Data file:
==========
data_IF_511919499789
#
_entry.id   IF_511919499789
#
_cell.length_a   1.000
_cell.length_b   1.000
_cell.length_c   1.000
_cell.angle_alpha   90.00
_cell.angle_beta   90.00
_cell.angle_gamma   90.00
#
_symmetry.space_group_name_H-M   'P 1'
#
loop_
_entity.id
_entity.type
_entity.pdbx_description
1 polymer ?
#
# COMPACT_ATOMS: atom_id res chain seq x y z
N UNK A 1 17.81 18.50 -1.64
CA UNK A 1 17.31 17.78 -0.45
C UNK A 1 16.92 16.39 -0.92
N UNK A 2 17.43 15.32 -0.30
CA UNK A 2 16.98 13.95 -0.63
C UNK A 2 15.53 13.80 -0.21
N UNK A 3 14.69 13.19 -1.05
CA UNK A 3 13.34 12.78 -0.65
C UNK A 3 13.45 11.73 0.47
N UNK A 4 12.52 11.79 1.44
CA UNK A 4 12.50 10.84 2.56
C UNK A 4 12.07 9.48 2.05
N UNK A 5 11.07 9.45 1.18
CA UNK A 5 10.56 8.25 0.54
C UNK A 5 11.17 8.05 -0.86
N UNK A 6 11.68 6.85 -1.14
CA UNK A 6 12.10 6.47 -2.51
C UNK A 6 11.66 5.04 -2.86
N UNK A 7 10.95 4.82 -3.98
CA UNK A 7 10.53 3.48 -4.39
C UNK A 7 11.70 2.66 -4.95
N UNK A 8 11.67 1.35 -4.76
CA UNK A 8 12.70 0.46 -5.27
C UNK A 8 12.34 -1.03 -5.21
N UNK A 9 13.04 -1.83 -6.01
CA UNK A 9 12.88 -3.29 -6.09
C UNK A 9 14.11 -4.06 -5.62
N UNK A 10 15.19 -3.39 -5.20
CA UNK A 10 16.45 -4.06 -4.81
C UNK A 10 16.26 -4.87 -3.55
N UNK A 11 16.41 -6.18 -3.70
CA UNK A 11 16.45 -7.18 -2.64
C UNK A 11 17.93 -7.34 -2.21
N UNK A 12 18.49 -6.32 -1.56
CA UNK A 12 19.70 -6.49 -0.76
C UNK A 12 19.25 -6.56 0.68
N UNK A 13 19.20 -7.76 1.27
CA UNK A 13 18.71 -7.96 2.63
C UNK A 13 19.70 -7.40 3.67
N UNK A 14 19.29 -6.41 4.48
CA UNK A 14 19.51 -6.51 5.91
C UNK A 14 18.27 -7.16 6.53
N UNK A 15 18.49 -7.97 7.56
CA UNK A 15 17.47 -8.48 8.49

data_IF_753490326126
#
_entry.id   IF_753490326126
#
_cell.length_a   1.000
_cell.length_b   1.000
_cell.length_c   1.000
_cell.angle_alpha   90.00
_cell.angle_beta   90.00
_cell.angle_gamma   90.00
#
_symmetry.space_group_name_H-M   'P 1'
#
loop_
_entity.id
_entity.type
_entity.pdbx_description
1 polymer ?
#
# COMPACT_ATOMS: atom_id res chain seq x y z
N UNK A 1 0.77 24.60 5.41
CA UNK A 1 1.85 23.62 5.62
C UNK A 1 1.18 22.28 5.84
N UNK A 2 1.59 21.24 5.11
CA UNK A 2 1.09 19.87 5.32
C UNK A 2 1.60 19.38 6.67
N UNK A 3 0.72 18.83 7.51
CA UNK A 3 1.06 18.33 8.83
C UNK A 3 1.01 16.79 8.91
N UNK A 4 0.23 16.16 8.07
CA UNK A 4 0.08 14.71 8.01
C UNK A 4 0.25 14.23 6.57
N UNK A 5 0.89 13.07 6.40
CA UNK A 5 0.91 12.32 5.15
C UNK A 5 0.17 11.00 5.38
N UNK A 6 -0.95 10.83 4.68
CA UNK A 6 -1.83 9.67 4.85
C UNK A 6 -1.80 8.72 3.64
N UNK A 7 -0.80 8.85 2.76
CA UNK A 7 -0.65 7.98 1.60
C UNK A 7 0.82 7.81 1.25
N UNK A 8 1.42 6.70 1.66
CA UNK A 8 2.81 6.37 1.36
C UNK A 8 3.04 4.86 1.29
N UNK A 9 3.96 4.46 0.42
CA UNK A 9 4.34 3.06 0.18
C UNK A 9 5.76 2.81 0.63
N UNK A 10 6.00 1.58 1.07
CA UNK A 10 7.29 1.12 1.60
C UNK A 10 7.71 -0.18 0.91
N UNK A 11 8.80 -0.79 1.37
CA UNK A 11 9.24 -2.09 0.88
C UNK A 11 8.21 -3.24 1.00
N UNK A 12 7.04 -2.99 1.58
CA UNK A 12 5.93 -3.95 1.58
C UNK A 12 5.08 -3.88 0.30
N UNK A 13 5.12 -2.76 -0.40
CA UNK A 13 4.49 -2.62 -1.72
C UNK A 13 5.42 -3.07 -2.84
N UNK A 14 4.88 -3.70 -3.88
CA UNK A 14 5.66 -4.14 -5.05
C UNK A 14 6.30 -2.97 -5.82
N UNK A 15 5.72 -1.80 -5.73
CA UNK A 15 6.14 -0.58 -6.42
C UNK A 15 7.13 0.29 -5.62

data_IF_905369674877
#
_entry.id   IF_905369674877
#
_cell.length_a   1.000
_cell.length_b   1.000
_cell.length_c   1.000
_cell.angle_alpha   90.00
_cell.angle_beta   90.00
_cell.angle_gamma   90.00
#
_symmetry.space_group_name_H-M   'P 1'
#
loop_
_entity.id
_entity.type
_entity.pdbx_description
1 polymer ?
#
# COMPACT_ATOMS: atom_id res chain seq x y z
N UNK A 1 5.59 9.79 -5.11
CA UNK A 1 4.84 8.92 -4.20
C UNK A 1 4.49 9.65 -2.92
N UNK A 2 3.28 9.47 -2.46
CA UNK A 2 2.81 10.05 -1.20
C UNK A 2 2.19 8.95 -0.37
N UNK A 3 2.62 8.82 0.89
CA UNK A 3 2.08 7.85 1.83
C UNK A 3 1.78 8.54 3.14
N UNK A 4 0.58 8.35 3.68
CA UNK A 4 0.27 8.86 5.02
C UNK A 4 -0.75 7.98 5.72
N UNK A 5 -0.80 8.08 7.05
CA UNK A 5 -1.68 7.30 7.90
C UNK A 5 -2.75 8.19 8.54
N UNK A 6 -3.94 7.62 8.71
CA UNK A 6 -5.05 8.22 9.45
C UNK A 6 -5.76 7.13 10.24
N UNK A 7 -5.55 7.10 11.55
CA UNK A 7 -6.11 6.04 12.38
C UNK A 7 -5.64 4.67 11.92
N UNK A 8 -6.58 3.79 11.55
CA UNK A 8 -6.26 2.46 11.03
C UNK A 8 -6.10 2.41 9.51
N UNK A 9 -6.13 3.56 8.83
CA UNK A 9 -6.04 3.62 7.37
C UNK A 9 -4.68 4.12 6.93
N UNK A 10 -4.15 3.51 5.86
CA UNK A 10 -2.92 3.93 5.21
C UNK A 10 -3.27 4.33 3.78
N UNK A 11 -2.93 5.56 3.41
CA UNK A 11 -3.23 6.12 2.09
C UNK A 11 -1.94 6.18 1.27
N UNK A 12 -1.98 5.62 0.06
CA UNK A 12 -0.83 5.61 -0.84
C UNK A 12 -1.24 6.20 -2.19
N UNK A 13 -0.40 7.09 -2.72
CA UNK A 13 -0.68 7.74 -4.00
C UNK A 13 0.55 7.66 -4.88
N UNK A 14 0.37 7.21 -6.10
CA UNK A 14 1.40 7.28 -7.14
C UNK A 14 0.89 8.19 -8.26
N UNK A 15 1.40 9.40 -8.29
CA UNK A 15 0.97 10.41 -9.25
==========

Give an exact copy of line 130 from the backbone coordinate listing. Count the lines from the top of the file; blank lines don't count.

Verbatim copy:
data_IF_905369674877